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How does my partner get a prostap injection whilst on holiday in australia

User
Posted 01 Jul 2022 at 22:46

We are uk citizens and plan to travel to Australia to see our family. How do you get a prostap injection if it is needed whilst we are there?  Is it covered by the reciprocal agreement,  will health insurance cover it,  does it have to private? What is the process for organising it?   

User
Posted 02 Jul 2022 at 22:39

Would you be able to pick up the prescription for prostap before you leave and take it with you? 
Are you visiting any friends or family? If so maybe they could get in touch with local clinic to see about administering. 
Sorry can’t be of more help but it will bump your post and hopefully someone else might be able to offer further advise. 

User
Posted 03 Jul 2022 at 01:45
Try to work an alternative if at all possible - you don't say when the trip is but if you are planning ahead, ask about going onto 1 month Prostap and then switch back to the 3 month dose for the injection before you go away.
"Life can only be understood backwards; but it must be lived forwards." Soren Kierkegaard

User
Posted 02 Jul 2022 at 22:39

Sorry just realised you said you are visiting family. 

User
Posted 05 Jul 2022 at 12:07

Glad you’re sorted.

We had to order prostap, pick it up and then arrange an appointment with a nurse to administer here in the UK, so couldn’t see any reason why you couldn’t take the prescription with you and do the same in Australia. It cost me about 20 AUD to see a doctor in Melbourne once so hopefully won’t be too bad. Have a lovely time 

User
Posted 05 Jul 2022 at 12:21

Glad that is sorted. We had a similar question involving the USA. My opinion was that no US doctor would risk the liability of injecting drugs which they had not sourced themselves (at a price).

However the Australian system is almost certainly patient focused rather than money focused so I think your solution is a good one.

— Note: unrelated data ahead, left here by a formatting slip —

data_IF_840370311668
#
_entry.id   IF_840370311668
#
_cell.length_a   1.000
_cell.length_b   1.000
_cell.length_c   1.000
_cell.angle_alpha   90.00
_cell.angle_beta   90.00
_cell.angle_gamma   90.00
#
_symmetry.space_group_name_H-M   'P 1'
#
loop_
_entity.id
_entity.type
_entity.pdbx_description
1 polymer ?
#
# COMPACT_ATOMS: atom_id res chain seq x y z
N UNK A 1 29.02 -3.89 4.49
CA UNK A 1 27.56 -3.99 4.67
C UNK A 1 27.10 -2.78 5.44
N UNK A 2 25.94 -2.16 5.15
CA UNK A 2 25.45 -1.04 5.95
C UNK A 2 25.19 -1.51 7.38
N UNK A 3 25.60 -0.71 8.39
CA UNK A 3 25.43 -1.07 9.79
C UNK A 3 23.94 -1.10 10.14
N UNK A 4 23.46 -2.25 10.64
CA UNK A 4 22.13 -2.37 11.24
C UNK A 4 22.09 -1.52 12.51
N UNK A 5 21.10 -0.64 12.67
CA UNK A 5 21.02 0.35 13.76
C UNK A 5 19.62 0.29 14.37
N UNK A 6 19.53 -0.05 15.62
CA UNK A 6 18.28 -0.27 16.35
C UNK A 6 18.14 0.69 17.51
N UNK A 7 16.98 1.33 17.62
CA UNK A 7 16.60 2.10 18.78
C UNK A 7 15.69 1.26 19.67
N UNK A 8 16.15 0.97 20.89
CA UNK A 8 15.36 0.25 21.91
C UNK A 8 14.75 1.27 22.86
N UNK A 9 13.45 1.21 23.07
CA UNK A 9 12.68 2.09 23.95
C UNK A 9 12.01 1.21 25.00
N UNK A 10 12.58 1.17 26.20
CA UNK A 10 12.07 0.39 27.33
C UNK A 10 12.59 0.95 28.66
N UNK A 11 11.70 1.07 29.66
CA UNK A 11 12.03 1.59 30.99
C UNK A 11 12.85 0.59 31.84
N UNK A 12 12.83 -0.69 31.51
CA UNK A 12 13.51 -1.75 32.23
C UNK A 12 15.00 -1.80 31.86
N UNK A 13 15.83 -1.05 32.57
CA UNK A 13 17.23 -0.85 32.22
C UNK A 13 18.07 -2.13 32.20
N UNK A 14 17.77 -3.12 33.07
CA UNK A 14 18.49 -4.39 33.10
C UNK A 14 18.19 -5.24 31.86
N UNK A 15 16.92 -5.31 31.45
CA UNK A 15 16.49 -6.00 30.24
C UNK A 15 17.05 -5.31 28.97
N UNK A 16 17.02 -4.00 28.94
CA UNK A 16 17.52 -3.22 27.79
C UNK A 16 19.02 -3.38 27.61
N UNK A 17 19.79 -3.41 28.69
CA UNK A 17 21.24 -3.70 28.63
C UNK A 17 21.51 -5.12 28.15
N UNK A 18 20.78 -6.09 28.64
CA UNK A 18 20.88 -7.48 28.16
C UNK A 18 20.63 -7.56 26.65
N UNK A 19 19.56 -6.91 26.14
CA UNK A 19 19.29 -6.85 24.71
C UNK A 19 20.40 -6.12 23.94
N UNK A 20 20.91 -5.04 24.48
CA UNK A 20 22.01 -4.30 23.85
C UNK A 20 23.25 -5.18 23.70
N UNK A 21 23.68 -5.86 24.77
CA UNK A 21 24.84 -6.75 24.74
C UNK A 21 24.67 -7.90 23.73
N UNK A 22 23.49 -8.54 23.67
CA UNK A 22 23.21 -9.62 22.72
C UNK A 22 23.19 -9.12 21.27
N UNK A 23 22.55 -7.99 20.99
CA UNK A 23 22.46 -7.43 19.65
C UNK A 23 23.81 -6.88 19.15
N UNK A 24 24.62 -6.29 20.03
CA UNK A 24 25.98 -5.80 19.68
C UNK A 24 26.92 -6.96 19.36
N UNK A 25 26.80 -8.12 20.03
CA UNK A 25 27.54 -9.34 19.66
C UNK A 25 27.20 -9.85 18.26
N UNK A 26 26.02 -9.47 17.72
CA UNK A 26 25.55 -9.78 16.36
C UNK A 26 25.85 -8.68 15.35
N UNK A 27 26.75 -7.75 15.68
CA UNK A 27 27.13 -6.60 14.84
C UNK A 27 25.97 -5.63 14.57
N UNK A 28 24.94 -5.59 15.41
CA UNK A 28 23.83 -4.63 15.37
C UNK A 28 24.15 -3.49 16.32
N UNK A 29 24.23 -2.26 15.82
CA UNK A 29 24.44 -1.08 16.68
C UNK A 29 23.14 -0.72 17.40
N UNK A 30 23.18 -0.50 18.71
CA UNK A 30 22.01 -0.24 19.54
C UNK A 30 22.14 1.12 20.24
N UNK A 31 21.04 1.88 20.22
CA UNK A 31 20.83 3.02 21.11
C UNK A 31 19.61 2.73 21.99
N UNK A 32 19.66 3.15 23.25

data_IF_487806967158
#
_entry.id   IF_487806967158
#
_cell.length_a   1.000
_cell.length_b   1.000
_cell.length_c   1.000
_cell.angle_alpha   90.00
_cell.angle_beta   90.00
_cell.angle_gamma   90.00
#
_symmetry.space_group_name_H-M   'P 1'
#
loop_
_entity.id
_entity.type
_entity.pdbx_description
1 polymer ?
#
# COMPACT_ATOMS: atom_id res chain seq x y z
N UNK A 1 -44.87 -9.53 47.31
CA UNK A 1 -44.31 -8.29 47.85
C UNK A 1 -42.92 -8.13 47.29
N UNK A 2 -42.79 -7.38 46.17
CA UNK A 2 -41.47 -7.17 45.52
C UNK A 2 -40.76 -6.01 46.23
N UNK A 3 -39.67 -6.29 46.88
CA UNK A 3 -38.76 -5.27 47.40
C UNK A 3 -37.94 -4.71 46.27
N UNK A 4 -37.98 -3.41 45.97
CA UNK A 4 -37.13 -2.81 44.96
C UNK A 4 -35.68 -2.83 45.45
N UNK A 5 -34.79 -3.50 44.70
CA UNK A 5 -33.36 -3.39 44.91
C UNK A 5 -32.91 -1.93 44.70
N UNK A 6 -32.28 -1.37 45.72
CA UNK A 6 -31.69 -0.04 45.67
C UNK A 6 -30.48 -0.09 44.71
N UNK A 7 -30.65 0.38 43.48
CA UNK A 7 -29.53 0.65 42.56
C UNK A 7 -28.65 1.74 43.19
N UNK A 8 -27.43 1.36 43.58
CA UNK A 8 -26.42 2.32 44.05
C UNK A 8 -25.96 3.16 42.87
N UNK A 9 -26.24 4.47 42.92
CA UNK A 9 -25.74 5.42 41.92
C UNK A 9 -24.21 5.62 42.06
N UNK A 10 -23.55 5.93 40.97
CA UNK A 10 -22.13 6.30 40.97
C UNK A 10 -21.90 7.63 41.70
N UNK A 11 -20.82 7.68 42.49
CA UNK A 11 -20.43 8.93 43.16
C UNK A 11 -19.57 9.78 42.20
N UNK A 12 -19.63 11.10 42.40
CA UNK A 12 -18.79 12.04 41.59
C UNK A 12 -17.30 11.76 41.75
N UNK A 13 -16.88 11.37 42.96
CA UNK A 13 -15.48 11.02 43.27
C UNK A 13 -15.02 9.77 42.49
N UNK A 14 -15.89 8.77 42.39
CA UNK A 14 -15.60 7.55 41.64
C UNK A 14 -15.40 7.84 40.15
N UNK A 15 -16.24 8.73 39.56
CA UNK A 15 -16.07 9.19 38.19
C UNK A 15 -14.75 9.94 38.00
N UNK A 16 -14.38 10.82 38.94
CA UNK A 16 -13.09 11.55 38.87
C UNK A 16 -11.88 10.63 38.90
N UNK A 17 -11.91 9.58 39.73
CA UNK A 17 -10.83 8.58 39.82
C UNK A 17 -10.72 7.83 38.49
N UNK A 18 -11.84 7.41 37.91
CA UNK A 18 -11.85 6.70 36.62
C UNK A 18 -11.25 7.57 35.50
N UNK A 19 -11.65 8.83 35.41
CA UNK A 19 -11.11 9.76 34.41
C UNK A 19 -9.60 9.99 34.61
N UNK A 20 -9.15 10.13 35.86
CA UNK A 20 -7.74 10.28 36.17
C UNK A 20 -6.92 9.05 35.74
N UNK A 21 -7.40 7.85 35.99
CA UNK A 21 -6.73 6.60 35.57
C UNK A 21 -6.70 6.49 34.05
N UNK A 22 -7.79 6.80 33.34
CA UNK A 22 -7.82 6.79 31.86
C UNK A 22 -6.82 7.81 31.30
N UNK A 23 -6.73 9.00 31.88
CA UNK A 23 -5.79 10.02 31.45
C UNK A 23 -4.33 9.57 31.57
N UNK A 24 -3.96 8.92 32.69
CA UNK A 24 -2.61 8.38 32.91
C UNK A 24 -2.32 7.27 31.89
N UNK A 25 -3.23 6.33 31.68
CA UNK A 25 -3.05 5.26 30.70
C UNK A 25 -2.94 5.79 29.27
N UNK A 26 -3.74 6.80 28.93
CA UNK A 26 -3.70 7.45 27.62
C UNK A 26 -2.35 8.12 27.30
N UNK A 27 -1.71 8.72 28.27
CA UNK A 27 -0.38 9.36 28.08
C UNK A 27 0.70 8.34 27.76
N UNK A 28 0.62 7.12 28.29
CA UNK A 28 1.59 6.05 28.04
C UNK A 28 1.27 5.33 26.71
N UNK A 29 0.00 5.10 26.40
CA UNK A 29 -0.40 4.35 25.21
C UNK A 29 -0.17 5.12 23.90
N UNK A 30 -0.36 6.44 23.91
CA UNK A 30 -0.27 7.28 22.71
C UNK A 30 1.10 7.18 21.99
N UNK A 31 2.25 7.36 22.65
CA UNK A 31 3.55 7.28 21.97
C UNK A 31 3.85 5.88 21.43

Dave

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User
Posted 02 Jul 2022 at 22:39

Would you be able to pick up the prescription for prostap before you leave and take it with you? 
Are you visiting any friends or family? If so maybe they could get in touch with local clinic to see about administering. 
Sorry can’t be of more help but it will bump your post and hopefully someone else might be able to offer further advise. 

User
Posted 02 Jul 2022 at 22:39

Sorry just realised you said you are visiting family. 

User
Posted 03 Jul 2022 at 01:45
Try to work an alternative if at all possible - you don't say when the trip is but if you are planning ahead, ask about going onto 1 month Prostap and then switch back to the 3 month dose for the injection before you go away.
"Life can only be understood backwards; but it must be lived forwards." Soren Kierkegaard

User
Posted 04 Jul 2022 at 14:43

Thanks for your reply. Yes we are trying to time things around it, but we also have other factors we need to consider. He is on 3 month prostap at the moment. Just wondered if anyone had done it before and managed to get the prostap injection in australia. It may be covered by medicare reciprocal agreement or insurance or even pay privately. It would allow us to stay longer. 

User
Posted 05 Jul 2022 at 10:04

Solved.   The medication can be taken with you in powdered form to be mixed up by medical staff at injection appointment. Nhs can issue you a letter authorising administration of the medication. You contact a doctor in Australia to administer it. Still don't know if covered by medicare or travel insurance but at least it can be paid for.

Edited by member 05 Jul 2022 at 10:06  | Reason: Correct ambiguity

User
Posted 05 Jul 2022 at 12:07

Glad you’re sorted.

We had to order prostap, pick it up and then arrange an appointment with a nurse to administer here in the UK, so couldn’t see any reason why you couldn’t take the prescription with you and do the same in Australia. It cost me about 20 AUD to see a doctor in Melbourne once so hopefully won’t be too bad. Have a lovely time 

User
Posted 05 Jul 2022 at 12:21

Glad that is sorted. We had a similar question involving the USA. My opinion was that no US doctor would risk the liability of injecting drugs which they had not sourced themselves (at a price).

However the Australian system is almost certainly patient focused rather than money focused so I think your solution is a good one.

Dave

User
Posted 05 Jul 2022 at 12:27

I'll update this when we have actually been and done it. You never know about the litigation side ... however Australia and UK have reciprocal health agreements which may make it possible. Otherwise he'll have to come back just to get an injection 😵

 
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